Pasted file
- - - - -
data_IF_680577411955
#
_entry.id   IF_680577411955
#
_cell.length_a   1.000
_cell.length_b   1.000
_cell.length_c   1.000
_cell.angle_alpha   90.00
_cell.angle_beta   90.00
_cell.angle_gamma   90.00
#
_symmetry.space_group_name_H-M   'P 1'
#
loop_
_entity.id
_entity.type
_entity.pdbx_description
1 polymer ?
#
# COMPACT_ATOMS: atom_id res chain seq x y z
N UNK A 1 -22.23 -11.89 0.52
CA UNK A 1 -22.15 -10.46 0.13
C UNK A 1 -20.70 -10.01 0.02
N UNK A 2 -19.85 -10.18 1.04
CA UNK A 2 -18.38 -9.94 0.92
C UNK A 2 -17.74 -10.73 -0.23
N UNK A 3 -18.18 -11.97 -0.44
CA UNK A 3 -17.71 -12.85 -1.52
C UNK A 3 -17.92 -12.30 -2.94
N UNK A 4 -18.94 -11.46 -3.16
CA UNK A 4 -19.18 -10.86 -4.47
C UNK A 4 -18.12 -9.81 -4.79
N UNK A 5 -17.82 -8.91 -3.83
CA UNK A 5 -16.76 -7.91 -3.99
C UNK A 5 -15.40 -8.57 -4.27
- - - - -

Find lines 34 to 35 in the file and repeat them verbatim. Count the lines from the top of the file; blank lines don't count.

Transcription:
CA UNK A 5 -16.76 -7.91 -3.99
C UNK A 5 -15.40 -8.57 -4.27